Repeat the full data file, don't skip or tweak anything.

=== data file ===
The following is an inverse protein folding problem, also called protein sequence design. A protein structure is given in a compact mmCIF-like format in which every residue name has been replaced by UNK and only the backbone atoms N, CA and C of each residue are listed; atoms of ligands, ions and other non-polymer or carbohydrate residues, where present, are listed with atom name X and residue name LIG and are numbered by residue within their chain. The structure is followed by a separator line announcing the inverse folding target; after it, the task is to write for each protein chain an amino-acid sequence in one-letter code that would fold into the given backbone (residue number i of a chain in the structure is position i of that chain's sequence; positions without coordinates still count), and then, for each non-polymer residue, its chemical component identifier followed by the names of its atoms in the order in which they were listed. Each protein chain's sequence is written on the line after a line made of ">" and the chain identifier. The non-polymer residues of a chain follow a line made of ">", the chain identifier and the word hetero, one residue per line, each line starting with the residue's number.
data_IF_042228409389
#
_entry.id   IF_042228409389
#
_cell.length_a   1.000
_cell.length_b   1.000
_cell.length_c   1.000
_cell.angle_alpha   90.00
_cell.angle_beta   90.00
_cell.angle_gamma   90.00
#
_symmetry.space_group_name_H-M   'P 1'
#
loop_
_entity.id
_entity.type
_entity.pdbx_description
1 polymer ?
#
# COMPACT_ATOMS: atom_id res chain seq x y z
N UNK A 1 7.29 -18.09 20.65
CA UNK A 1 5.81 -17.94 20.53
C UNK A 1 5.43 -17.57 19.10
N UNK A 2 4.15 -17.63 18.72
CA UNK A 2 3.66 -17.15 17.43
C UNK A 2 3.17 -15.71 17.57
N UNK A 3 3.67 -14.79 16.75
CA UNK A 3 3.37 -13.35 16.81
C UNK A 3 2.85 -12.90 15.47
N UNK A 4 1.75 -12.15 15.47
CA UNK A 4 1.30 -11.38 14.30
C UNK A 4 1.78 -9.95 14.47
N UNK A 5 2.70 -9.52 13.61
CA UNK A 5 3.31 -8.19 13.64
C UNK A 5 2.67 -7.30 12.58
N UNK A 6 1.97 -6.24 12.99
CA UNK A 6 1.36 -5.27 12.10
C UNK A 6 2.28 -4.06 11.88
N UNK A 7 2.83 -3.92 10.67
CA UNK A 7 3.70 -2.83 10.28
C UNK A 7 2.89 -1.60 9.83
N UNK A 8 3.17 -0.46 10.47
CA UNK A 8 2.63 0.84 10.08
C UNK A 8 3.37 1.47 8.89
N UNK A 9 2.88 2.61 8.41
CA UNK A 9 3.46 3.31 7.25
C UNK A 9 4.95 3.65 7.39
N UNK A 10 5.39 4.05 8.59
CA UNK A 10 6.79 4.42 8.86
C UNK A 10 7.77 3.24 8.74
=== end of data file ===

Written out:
The following is an inverse protein folding problem, also called protein sequence design. A protein structure is given in a compact mmCIF-like format in which every residue name has been replaced by UNK and only the backbone atoms N, CA and C of each residue are listed; atoms of ligands, ions and other non-polymer or carbohydrate residues, where present, are listed with atom name X and residue name LIG and are numbered by residue within their chain. The structure is followed by a separator line announcing the inverse folding target; after it, the task is to write for each protein chain an amino-acid sequence in one-letter code that would fold into the given backbone (residue number i of a chain in the structure is position i of that chain's sequence; positions without coordinates still count), and then, for each non-polymer residue, its chemical component identifier followed by the names of its atoms in the order in which they were listed. Each protein chain's sequence is written on the line after a line made of ">" and the chain identifier. The non-polymer residues of a chain follow a line made of ">", the chain identifier and the word hetero, one residue per line, each line starting with the residue's number.
data_IF_042228409389
#
_entry.id   IF_042228409389
#
_cell.length_a   1.000
_cell.length_b   1.000
_cell.length_c   1.000
_cell.angle_alpha   90.00
_cell.angle_beta   90.00
_cell.angle_gamma   90.00
#
_symmetry.space_group_name_H-M   'P 1'
#
loop_
_entity.id
_entity.type
_entity.pdbx_description
1 polymer ?
#
# COMPACT_ATOMS: atom_id res chain seq x y z
N UNK A 1 7.29 -18.09 20.65
CA UNK A 1 5.81 -17.94 20.53
C UNK A 1 5.43 -17.57 19.10
N UNK A 2 4.15 -17.63 18.72
CA UNK A 2 3.66 -17.15 17.43
C UNK A 2 3.17 -15.71 17.57
N UNK A 3 3.67 -14.79 16.75
CA UNK A 3 3.37 -13.35 16.81
C UNK A 3 2.85 -12.90 15.47
N UNK A 4 1.75 -12.15 15.47
CA UNK A 4 1.30 -11.38 14.30
C UNK A 4 1.78 -9.95 14.47
N UNK A 5 2.70 -9.52 13.61
CA UNK A 5 3.31 -8.19 13.64
C UNK A 5 2.67 -7.30 12.58
N UNK A 6 1.97 -6.24 12.99
CA UNK A 6 1.36 -5.27 12.10
C UNK A 6 2.28 -4.06 11.88
N UNK A 7 2.83 -3.92 10.67
CA UNK A 7 3.70 -2.83 10.28
C UNK A 7 2.89 -1.60 9.83
N UNK A 8 3.17 -0.46 10.47
CA UNK A 8 2.63 0.84 10.08
C UNK A 8 3.37 1.47 8.89
N UNK A 9 2.88 2.61 8.41
CA UNK A 9 3.46 3.31 7.25
C UNK A 9 4.95 3.65 7.39
N UNK A 10 5.39 4.05 8.59
CA UNK A 10 6.79 4.42 8.86
C UNK A 10 7.77 3.24 8.74